Items of recent pandemic news: China will donate 2 billion doses; the unvaxxed consider shots more dangerous than Covid-19; FDA is fast-tracking full approval for Pfizer; countries and the WHO weigh booster shots; and more. Plus a frippery.
1. Pfizer full approval could come within weeks
Last week the NY Times’s sources said the FDA is going full-bore for quick approval of the Pfizer / BioNTech vaccine, aiming for the end of August. But the next day the Wall Street Journal found other sources who pointed out heated discussions within the agency and a possible delay until mid-September. (The latter story has already gone behind a paywall.)
Once full FDA approval is granted to a vaccine, the vaccine-hesitant will have one less reason to avoid getting a shot. My expectation is that any increase in vaccination rates due to approval will be slight, perhaps imperceptible in the statistics. Approval will, however, end the threat of lawsuits by resistors against companies, hospitals, universities, etc., that may begin to require vaccination. One likely immediate outcome from approval will be the US military requiring shots for its 1.5 million enlisted members and civilian workers.
Approval will also allow doctors to prescribe vaccines with greater flexibility — for example offering a booster dose to an elderly or immunocompromised patient.
2. WHO urges slowdown in the rush to booster shots
As the (developed) world scrambles to approve booster shots for some of their citizens, The Director-General of the WHO called a press conference to apply the brakes to the movement. How well that works remains to be seen.
Dr. Tedros Adhanom Ghebreyesus called on Western nations to delay considering third shots until at least the end of September, in an attempt to boost the supply of vaccines to poor and developing countries. The goal is to get enough vaccine pledged to COVAX to cover 10% of the world’s population. High-income countries have so far administered 66 times more vaccine per capita than poor countries.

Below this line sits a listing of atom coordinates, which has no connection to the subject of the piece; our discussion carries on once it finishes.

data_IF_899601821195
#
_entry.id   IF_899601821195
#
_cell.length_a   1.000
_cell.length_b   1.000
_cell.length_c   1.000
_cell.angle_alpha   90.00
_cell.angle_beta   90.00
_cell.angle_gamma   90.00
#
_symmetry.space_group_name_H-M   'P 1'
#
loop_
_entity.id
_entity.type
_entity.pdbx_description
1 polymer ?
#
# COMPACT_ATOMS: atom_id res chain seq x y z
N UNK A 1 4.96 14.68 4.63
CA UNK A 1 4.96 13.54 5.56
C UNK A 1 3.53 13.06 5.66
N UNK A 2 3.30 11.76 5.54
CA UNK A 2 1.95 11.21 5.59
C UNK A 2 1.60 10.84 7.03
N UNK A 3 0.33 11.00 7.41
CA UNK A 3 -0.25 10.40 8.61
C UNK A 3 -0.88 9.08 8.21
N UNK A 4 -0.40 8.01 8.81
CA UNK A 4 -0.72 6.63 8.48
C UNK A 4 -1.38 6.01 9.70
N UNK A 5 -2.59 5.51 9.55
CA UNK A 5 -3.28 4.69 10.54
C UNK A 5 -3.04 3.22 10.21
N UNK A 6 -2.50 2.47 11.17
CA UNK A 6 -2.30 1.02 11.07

The WHO’s director of immunizations, vaccines, and biologics stressed that the global West’s drive for booster shots for the general population is so far not backed by science.
WHO stressed that the proposed moratorium is meant to apply to widespread booster campaigns and to exempt limited programs aimed at vulnerable populations such as the immunocompromised, who tend not to make an adequate immune response to vaccination.
3. FDA may authorize limited boosters this month
The Washington Post and other outlets are reporting that the FDA is hastening to authorize third shots for immunocompromised individuals “within days or weeks.” The agency would modify the EUAs for all three vaccines to cover this use case.
The Biden administration wants whatever booster guidelines that emerge to be the same for all of the currently authorized vaccines. For Pfizer’s shot, such authorization will become moot once full approval is granted; at that point, physicians will be free to prescribe the vaccine in whatever way they deem best. (Moderna began the application process for full approval three weeks behind Pfizer, but has not completed it yet. Johnson & Johnson have said they will apply later this year.)
There are about seven million immunocompromised adults in the US.
4. Novavax cash paused, filing delayed